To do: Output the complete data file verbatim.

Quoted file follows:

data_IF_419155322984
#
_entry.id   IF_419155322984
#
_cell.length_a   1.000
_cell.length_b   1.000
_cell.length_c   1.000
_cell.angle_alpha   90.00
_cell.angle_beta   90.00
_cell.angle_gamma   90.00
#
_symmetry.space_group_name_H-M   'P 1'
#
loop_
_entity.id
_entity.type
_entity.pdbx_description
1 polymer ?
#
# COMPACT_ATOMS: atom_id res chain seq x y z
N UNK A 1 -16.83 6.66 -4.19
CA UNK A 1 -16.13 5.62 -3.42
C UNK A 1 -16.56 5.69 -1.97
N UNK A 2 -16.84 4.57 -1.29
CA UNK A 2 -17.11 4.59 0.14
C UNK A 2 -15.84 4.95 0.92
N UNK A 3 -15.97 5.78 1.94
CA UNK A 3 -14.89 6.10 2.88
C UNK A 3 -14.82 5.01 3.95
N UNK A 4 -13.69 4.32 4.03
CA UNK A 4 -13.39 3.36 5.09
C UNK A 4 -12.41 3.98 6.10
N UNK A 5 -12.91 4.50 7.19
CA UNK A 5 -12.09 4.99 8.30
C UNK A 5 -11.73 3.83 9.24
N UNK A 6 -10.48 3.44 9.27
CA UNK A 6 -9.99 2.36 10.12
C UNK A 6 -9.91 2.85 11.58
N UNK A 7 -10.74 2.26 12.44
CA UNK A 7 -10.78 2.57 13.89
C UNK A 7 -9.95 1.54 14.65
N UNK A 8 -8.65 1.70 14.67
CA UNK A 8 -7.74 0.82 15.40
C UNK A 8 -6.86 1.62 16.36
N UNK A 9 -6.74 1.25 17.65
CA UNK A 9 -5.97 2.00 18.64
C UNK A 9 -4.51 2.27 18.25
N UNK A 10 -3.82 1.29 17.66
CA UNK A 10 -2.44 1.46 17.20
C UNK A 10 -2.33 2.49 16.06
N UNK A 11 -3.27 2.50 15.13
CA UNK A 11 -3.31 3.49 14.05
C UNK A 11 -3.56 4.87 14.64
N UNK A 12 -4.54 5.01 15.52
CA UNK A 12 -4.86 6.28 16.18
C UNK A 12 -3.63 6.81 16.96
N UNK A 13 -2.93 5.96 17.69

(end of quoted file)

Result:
data_IF_419155322984
#
_entry.id   IF_419155322984
#
_cell.length_a   1.000
_cell.length_b   1.000
_cell.length_c   1.000
_cell.angle_alpha   90.00
_cell.angle_beta   90.00
_cell.angle_gamma   90.00
#
_symmetry.space_group_name_H-M   'P 1'
#
loop_
_entity.id
_entity.type
_entity.pdbx_description
1 polymer ?
#
# COMPACT_ATOMS: atom_id res chain seq x y z
N UNK A 1 -16.83 6.66 -4.19
CA UNK A 1 -16.13 5.62 -3.42
C UNK A 1 -16.56 5.69 -1.97
N UNK A 2 -16.84 4.57 -1.29
CA UNK A 2 -17.11 4.59 0.14
C UNK A 2 -15.84 4.95 0.92
N UNK A 3 -15.97 5.78 1.94
CA UNK A 3 -14.89 6.10 2.88
C UNK A 3 -14.82 5.01 3.95
N UNK A 4 -13.69 4.32 4.03
CA UNK A 4 -13.39 3.36 5.09
C UNK A 4 -12.41 3.98 6.10
N UNK A 5 -12.91 4.50 7.19
CA UNK A 5 -12.09 4.99 8.30
C UNK A 5 -11.73 3.83 9.24
N UNK A 6 -10.48 3.44 9.27
CA UNK A 6 -9.99 2.36 10.12
C UNK A 6 -9.91 2.85 11.58
N UNK A 7 -10.74 2.26 12.44
CA UNK A 7 -10.78 2.57 13.89
C UNK A 7 -9.95 1.54 14.65
N UNK A 8 -8.65 1.70 14.67
CA UNK A 8 -7.74 0.82 15.40
C UNK A 8 -6.86 1.62 16.36
N UNK A 9 -6.74 1.25 17.65
CA UNK A 9 -5.97 2.00 18.64
C UNK A 9 -4.51 2.27 18.25
N UNK A 10 -3.82 1.29 17.66
CA UNK A 10 -2.44 1.46 17.20
C UNK A 10 -2.33 2.49 16.06
N UNK A 11 -3.27 2.50 15.13
CA UNK A 11 -3.31 3.49 14.05
C UNK A 11 -3.56 4.87 14.64
N UNK A 12 -4.54 5.01 15.52
CA UNK A 12 -4.86 6.28 16.18
C UNK A 12 -3.63 6.81 16.96
N UNK A 13 -2.93 5.96 17.69